Trying to find math inside everything else

Starting Over

One of the reasons I wanted to teach 9th grade when I first started was because I wanted to, eventually, know all the students in the school. (There were other reasons, but that’s one of them.)  So after four years, I’ve taught everyone math and really enjoy knowing all the students well. (Well, I didn’t teach everyone – the students who skipped me to go straight to Geometry, but I managed to get to know most of them in other ways.)

So, because of that, I’ve taught a new batch of students every year, and every year I can refine my routines, toss what didn’t work, keep what did, and try out new things.

But next year there’s a very good chance I’ll be teaching Algebra II – the first time I’m teaching the course (and any main math course besides Algebra I). And that means my students will be the current sophomores, who I taught last year. And I’m wondering, how does that work? What can I carry over easily? Will transferring routines and getting started be faster (not just because they know the routines but are also older)? Will it be harder to toss out routines they liked that I didn’t because they know them? Will the honeymoon period at the beginning of the year be shorter, or longer?

I don’t know, but I’m hoping some people will having some insight. What do you do when you teach the same kids again?

Counting Circles in Algebra II

So there’s a good chance I’ll be teaching Algebra II next year (will everyone leading a morning session in TMC14 change courses before it arrives?) and so I was thinking about my future routines. My students will be (mostly) students that I taught last year, plus the current freshmen who are advanced in Geometry. Last year and this year I was big on Estimation180 but, because I was so big on it, they’ve seen a lot of it. There’s still plenty they haven’t seen, but I wanted to expand. I remember reading someone who said they used Estimation180 one day, Visual Patterns another, Counting Circles another, and I think there was a fourth but I don’t remember what. I thought it sounded like a good idea.

I was hesitant about counting circles at first because, yeah, my students do need to boost their mathematical fluency, number sense, and mental math, and that is always helpful, but it’s a lot of time to spend on stuff that is technically not part of the curriculum. But then I started to think about all the things we could count that would specifically enhance the Algebra II curriculum, and I got excited.

Things We Can Count

• Monomials (2x, 4x, 6x, 8x…)
• Polynomials (a + 2x, 2a + 4x, 3a + 6x…)
• Fractions of $\pi (\frac{\pi}{6}, \frac{\pi}{3}, \frac{\pi}{2}, \frac{2\pi}{3}, \frac{5\pi}{6},$ etc)
• Sin/Cos/Tan values of those values above
• Imaginary numbers
• Complex numbers
• Geometric Sequences (1, 2, 4, 8….)
• Geometric Sequences with Negative Ratios (1, -2, 4, -8….)
• Monomials geometrically (x, x^2, x^3, x^4…)
• Irrational numbers ($\sqrt{2}, 2\sqrt{2}, 3\sqrt{2}$…)

What else could we count?

How Many Subway Transfers Do I Have to Make?

I was talking with Sam Shah and had the following exchange:

Of course, after I said that…I had to find out if it was actually true. So I pulled up a map of the subway system and started analyzing.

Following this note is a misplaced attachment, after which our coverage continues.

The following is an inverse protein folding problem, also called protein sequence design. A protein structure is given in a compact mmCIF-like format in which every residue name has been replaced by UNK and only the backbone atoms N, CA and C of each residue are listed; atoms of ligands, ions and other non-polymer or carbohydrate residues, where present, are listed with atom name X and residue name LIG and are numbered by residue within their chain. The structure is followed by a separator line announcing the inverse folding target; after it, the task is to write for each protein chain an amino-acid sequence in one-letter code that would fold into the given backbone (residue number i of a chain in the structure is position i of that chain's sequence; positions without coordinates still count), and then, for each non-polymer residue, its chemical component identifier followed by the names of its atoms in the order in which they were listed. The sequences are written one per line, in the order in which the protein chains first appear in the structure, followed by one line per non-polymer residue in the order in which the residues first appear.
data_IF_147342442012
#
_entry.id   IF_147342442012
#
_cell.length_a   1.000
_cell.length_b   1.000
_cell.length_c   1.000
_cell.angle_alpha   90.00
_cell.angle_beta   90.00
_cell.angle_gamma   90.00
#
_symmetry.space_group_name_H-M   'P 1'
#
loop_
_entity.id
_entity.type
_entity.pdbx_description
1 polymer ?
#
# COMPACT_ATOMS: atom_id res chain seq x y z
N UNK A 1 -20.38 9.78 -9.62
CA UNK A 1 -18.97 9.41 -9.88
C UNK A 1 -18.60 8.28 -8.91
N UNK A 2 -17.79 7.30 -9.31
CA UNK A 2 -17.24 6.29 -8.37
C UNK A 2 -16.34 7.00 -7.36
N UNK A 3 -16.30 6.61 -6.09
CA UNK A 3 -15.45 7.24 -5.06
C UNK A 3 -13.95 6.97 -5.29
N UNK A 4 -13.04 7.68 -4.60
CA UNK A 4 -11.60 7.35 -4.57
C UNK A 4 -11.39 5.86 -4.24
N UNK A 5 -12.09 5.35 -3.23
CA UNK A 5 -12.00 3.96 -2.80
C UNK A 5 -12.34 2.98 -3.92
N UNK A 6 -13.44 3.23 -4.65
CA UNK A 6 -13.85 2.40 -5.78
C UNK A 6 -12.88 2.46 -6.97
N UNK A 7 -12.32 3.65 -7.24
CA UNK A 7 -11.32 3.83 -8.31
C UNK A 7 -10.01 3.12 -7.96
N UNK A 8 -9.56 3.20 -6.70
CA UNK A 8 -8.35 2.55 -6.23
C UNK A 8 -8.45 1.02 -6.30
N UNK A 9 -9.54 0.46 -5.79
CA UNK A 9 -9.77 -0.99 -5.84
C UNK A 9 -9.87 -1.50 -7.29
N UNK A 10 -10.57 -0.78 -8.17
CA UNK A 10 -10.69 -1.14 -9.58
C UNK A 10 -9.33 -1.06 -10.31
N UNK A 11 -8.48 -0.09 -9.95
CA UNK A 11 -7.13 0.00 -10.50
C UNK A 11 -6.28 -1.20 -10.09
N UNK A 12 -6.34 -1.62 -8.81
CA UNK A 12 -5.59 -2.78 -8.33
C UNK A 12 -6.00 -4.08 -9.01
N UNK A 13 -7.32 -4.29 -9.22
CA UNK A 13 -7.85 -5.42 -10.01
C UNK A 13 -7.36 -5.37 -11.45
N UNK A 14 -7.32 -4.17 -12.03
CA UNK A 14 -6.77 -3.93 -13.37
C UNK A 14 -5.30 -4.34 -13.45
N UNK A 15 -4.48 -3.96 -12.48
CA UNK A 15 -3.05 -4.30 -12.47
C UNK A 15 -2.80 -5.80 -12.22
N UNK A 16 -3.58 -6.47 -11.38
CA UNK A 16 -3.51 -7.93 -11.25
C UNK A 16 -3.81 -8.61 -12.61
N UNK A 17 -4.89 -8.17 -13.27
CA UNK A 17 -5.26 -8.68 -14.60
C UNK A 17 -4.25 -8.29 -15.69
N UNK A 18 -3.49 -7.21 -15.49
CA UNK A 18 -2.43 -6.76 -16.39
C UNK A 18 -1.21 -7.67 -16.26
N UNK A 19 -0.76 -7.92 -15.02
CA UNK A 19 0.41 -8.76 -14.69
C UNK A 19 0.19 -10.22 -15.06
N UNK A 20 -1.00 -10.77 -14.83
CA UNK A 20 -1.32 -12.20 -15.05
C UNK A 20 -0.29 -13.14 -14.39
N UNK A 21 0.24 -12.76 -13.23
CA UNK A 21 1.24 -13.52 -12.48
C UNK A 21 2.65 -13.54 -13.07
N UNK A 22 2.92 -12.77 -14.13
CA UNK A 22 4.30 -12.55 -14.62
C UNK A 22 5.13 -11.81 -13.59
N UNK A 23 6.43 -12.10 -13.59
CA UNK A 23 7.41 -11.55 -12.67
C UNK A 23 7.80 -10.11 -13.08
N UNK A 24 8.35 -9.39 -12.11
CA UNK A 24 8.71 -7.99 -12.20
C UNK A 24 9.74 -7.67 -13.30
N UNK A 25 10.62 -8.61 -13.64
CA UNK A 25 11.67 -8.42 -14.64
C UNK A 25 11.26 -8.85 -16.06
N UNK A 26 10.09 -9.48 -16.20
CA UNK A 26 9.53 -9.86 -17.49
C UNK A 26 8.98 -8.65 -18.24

I realized the best way to analyze the system would be to create a matrix of connections: if I can transfer directly between two lines (or the walking transfer from 59th St/Lex to 63rd/Lex, since you don’t need to pay again), then put a 1 and make the cell green. If not, put a 0 and leave the cell white. That’ll show a chart of all the places you can get to on a single transfer.

Most of the lines have direct transfers, with a few being tricky. Breakout stars are the A, which connects with all but the 6, and the F, N, and R, which only miss some or all of the shuttles. Particularly difficult train lines are the G, the J, and the 6.

So this answers the question of where you can get with only 1 transfer. But what about two transfers? For that, we can multiply this matrix by itself. This is the result:

What do these numbers mean? Well, to explain, let’s look at the G –> 6, which I have highlighted in blue. The number there is 8. This means that there are 8 ways to get from the G to the 6 with two transfers:

G –> 7 –> 6
G –> D –> 6
G –> E –> 6
G –> F –> 6
G –> L –> 6
G –> M –> 6
G –> N –> 6
G –> R –> 6

So this chart shows that you can get from any line to any other with at most two transfers*, with one exception: the Rockaway Shuttle to the 6. However! Those stops aren’t solely serviced by the S. (The only stop in the system solely serviced by an S train is Park Pl, on the Franklin Ave Shuttle.)

Because of that, I can amend my statement to the following, which I have proven true:

During rush hour, you can get from any stop on the subway to any other with a maximum of two transfers.

But then, that gets me wondering further…this chart was just made if the connections exist, but they weren’t time-sensitive. For example, the M does not run at my stop at nights or on weekends. How would that change this chart? Especially when you consider that the E, which does not normally go to my stop, DOES at night. I leave that problem open.

———————–

* Of course, fewer transfers doesn't always mean better. If I wanted to get
from Astoria to Greenpoint, sure, I could take the N to the G, but that
requires going all the way through Manhattan, way down into Brooklyn, and
then back up. Instead, a quick hop from the N to the 7 to the G is much
more sensible, even if it is an extra transfer.

Excel File - Subway Analysis